The State Department attempted to spin the results of the Inspector General investigation into the bogus emergency that Pompeo declared to expedite arms sales to the Saudis and the UAE last year, but the full report included some damning details about Pompeo’s disregard for civilian life in Yemen:
The State Department did not fully consider the risk of civilian casualties when it approved more than $8 billion in arms sales to Middle Eastern countries last year, according to a redacted inspector general report released Tuesday.
An unredacted version of the report, obtained by POLITICO, also raised questions about Secretary of State Mike Pompeo’s assertions that an emergency situation existed, allowing him to greenlight the sales over congressional objections.
The risk to civilians from the weapons that the U.S. has been selling the Saudis and the UAE is the main reason why these arms sales have encountered such strong resistance from Congress. It is not surprising that Pompeo’s State Department did not weigh this risk seriously, because their priority has been to get the weapons to the Saudi coalition no matter what the coalition does with them. That is why Pompeo previously certified that the Saudi coalition was seeking to reduce harm to civilians when all of the evidence and the majority of his own officials said the opposite: he wanted to protect current and future arms sales at any cost. The purpose of abusing the emergency declaration last year was to avoid Congressional scrutiny, because it is undeniable that the Saudis and the UAE have been and would be using these weapons to commit war crimes against innocent people in Yemen. Because the Trump administration could not defend its indefensible Yemen policy, they sought to go around Congress by abusing this provision in the law governing arms exports.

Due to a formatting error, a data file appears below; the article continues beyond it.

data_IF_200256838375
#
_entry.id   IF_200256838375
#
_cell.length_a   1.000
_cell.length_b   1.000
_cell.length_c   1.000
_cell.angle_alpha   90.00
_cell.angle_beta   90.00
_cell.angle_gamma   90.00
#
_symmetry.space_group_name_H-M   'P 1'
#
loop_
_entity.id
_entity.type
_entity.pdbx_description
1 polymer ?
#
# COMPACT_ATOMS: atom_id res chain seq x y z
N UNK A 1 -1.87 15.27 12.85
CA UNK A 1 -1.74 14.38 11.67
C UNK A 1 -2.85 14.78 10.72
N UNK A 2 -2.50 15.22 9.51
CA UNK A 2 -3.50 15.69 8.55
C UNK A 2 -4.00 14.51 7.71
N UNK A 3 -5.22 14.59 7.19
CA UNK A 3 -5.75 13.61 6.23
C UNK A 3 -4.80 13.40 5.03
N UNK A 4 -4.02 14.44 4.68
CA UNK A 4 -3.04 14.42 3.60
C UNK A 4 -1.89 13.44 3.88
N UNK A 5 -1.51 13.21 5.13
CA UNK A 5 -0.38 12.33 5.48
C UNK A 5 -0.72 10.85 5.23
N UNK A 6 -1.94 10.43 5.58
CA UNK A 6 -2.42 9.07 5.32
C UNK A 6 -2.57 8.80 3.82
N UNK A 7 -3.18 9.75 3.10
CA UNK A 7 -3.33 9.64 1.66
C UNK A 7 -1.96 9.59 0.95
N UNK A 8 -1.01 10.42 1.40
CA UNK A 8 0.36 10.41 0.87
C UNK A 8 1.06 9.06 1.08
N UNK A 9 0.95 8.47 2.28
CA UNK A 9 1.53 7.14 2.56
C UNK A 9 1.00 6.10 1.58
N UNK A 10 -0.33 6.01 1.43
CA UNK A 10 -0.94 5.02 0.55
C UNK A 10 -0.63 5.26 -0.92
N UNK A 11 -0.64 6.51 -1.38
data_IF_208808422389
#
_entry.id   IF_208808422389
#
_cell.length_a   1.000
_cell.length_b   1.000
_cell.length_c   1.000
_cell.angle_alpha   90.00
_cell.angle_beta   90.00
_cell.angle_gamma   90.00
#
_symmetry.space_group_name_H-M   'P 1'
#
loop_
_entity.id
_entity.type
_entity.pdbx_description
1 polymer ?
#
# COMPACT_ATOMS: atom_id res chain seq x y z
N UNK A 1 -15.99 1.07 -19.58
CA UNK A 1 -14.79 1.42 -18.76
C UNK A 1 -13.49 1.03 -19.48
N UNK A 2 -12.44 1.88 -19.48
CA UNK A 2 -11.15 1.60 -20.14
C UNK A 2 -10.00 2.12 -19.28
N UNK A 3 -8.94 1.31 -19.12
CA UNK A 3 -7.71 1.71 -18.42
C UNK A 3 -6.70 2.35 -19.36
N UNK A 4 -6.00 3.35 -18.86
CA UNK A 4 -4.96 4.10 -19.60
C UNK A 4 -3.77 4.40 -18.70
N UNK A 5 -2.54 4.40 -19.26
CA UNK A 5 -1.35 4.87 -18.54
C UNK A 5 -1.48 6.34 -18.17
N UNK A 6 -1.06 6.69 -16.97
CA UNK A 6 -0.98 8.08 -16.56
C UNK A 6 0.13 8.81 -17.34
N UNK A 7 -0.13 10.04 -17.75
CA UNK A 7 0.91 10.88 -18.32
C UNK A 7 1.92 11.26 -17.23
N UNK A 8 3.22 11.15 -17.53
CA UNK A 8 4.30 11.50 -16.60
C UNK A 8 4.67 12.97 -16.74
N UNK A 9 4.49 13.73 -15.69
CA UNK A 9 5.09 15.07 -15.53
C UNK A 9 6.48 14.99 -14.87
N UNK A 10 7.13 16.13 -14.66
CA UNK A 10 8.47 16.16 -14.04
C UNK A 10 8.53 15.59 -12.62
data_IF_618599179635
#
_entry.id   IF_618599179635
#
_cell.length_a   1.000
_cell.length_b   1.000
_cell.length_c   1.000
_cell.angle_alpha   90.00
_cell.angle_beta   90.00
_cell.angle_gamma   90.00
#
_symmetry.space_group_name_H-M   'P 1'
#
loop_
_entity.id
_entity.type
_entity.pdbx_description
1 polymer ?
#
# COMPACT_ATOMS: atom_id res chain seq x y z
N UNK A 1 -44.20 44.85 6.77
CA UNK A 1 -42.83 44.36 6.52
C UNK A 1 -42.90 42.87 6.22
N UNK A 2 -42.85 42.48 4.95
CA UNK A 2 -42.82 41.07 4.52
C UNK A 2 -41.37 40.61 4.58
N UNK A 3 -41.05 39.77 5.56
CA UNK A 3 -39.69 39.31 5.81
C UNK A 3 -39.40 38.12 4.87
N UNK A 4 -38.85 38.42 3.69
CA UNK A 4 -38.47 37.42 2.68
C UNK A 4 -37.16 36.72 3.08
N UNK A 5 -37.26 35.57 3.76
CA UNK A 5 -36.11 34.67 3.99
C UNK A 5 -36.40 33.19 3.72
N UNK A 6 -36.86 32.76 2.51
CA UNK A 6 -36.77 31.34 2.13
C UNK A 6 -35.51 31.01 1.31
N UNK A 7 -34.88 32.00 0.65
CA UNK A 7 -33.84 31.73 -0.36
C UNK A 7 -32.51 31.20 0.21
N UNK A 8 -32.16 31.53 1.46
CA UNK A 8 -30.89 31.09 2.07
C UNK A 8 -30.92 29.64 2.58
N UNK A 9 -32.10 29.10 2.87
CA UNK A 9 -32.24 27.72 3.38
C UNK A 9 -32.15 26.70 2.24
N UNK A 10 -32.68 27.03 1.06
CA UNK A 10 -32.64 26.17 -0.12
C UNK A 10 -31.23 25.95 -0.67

It is significant that the IG report does not give an evaluation of Pompeo’s decision to declare an emergency, so the report does not and cannot exonerate Pompeo on the most important question. The Post reports:
Because the Arms Export Control Act does not define the word “emergency,” the report said, the IG did not evaluate whether Pompeo’s stated reason – aggression from Iran – constituted one. But in making the emergency declaration, it said, the State Department did not meet other requirements to “fully assess risks and implement mitigation measures to reduce civilian casualties and legal concerns associated with the transfer of” precision-guided munitions.